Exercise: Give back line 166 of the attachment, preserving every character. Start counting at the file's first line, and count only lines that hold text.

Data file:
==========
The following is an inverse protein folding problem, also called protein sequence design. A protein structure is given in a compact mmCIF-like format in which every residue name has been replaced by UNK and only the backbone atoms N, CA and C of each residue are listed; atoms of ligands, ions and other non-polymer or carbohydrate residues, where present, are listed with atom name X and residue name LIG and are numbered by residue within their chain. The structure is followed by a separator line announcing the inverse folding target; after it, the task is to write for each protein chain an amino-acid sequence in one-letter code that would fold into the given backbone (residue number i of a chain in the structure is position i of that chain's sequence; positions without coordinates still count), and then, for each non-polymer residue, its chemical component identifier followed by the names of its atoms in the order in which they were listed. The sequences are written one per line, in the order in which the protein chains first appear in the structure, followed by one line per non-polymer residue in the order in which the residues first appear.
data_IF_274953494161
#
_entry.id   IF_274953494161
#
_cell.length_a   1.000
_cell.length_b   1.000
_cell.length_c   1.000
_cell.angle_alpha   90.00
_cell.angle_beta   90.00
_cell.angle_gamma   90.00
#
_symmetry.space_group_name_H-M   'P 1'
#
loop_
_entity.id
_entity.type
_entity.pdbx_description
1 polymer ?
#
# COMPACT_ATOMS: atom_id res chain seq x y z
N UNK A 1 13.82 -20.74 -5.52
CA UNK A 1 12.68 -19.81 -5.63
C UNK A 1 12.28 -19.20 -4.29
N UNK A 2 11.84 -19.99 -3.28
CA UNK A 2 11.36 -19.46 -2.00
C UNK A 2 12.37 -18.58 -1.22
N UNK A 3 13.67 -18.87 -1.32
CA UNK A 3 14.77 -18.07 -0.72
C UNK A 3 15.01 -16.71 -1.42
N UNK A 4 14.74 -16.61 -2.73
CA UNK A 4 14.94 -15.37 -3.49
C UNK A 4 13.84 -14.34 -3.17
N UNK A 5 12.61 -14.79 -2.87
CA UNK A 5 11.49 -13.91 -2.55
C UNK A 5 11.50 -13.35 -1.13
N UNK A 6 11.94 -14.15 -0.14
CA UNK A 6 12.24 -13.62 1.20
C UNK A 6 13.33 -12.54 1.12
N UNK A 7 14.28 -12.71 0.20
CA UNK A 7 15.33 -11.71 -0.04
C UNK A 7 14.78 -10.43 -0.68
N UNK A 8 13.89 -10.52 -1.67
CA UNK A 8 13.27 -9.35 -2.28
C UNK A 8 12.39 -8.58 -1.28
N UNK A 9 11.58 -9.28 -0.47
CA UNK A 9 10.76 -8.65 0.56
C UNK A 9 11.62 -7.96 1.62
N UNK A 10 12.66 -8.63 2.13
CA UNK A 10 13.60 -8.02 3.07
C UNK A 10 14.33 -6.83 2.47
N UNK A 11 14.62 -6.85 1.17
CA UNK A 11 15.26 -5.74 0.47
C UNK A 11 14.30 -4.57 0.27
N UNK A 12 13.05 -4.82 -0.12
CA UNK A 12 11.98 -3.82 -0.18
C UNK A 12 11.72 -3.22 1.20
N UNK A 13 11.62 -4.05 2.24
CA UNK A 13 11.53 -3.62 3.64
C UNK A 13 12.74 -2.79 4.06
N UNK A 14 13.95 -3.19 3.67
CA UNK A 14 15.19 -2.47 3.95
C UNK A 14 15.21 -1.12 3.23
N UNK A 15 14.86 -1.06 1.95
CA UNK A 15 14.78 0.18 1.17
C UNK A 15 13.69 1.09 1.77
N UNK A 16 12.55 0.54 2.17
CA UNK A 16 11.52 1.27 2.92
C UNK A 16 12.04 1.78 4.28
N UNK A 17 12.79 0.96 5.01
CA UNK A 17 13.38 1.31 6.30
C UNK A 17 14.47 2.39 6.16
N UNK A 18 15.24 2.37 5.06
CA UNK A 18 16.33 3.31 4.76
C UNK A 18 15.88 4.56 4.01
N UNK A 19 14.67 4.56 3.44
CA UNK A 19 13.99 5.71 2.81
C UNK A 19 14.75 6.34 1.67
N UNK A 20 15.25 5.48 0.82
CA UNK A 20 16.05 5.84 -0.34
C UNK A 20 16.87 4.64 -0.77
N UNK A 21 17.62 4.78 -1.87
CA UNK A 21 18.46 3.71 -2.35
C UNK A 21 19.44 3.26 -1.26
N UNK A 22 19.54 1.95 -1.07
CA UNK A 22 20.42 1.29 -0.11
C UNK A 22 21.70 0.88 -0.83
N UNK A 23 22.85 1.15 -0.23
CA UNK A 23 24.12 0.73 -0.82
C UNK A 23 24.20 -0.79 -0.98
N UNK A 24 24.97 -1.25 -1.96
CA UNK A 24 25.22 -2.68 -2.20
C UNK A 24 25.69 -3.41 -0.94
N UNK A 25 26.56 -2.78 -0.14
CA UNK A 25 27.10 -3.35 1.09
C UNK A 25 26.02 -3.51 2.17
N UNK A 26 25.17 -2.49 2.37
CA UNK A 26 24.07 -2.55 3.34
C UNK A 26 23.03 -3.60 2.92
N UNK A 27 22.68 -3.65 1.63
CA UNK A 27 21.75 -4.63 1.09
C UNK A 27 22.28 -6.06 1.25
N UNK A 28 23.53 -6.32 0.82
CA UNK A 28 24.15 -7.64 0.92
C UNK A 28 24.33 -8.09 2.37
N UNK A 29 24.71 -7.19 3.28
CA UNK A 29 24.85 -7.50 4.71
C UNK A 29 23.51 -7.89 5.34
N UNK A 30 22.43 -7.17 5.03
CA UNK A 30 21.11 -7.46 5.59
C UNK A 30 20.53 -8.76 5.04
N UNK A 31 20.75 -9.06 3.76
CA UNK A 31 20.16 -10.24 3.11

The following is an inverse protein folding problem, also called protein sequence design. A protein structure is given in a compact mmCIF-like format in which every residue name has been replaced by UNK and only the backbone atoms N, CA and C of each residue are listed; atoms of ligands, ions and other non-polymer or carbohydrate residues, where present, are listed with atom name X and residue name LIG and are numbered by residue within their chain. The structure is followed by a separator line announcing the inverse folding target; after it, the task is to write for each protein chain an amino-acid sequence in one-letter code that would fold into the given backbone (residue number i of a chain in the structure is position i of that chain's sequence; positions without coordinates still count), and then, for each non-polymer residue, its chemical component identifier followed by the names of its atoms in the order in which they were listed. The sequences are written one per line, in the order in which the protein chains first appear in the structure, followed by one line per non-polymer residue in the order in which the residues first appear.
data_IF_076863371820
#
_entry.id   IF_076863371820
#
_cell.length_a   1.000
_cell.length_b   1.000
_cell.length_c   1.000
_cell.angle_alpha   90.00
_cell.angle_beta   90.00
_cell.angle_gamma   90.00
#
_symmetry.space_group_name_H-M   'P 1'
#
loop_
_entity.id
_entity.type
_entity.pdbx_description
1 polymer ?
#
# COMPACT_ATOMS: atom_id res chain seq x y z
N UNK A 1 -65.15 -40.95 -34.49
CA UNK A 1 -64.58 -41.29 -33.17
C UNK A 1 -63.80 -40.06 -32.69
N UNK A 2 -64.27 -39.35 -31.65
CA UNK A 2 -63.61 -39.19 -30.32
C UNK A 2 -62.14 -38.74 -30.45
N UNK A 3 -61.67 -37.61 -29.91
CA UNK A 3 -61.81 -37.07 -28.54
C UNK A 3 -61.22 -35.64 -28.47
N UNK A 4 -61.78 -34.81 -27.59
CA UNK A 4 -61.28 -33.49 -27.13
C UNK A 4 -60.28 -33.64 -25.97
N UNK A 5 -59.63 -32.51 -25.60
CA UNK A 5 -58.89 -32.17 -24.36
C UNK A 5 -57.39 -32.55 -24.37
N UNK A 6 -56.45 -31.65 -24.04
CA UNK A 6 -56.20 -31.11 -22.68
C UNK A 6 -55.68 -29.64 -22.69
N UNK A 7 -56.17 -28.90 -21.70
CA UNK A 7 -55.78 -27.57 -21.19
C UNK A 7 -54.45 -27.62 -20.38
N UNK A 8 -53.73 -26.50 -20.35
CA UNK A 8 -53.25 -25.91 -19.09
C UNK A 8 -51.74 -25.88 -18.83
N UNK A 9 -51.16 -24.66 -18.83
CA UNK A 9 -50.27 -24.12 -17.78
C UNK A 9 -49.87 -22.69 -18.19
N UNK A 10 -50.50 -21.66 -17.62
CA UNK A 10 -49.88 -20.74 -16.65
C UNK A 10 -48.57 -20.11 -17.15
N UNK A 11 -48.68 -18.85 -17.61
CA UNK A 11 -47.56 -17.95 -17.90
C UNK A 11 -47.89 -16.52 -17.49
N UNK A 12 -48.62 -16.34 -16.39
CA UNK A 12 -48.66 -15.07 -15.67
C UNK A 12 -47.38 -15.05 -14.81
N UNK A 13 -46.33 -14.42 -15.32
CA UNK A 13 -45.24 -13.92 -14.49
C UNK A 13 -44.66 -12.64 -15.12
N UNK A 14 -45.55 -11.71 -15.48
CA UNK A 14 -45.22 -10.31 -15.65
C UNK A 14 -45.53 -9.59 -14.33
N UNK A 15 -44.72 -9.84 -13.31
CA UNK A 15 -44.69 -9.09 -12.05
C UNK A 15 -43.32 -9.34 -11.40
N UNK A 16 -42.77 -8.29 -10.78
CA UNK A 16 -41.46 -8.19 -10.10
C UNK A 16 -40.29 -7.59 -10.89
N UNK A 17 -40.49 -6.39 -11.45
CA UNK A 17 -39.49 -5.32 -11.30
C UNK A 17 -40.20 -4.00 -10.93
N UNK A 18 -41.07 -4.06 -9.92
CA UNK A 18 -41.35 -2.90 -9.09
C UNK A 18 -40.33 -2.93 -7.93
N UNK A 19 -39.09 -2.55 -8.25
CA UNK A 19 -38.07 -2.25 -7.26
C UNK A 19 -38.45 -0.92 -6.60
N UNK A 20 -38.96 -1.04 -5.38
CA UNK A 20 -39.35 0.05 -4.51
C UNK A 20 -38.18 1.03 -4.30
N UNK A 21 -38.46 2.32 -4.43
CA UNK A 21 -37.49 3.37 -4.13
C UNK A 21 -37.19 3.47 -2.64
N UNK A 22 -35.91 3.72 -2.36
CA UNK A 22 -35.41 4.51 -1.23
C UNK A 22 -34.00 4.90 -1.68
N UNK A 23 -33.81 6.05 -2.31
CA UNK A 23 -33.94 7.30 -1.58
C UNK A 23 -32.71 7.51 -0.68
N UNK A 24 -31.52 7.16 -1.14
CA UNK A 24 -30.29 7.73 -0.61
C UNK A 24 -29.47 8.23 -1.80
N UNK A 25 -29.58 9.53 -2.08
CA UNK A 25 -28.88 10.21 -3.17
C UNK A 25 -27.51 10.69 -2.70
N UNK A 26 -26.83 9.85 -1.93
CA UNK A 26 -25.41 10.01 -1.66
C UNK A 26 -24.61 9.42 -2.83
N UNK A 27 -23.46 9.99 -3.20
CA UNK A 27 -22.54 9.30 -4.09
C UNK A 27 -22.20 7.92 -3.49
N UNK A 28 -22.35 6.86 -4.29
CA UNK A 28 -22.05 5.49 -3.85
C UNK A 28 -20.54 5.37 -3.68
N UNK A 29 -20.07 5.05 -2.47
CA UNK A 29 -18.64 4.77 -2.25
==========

CA UNK A 11 -47.56 -17.95 -17.90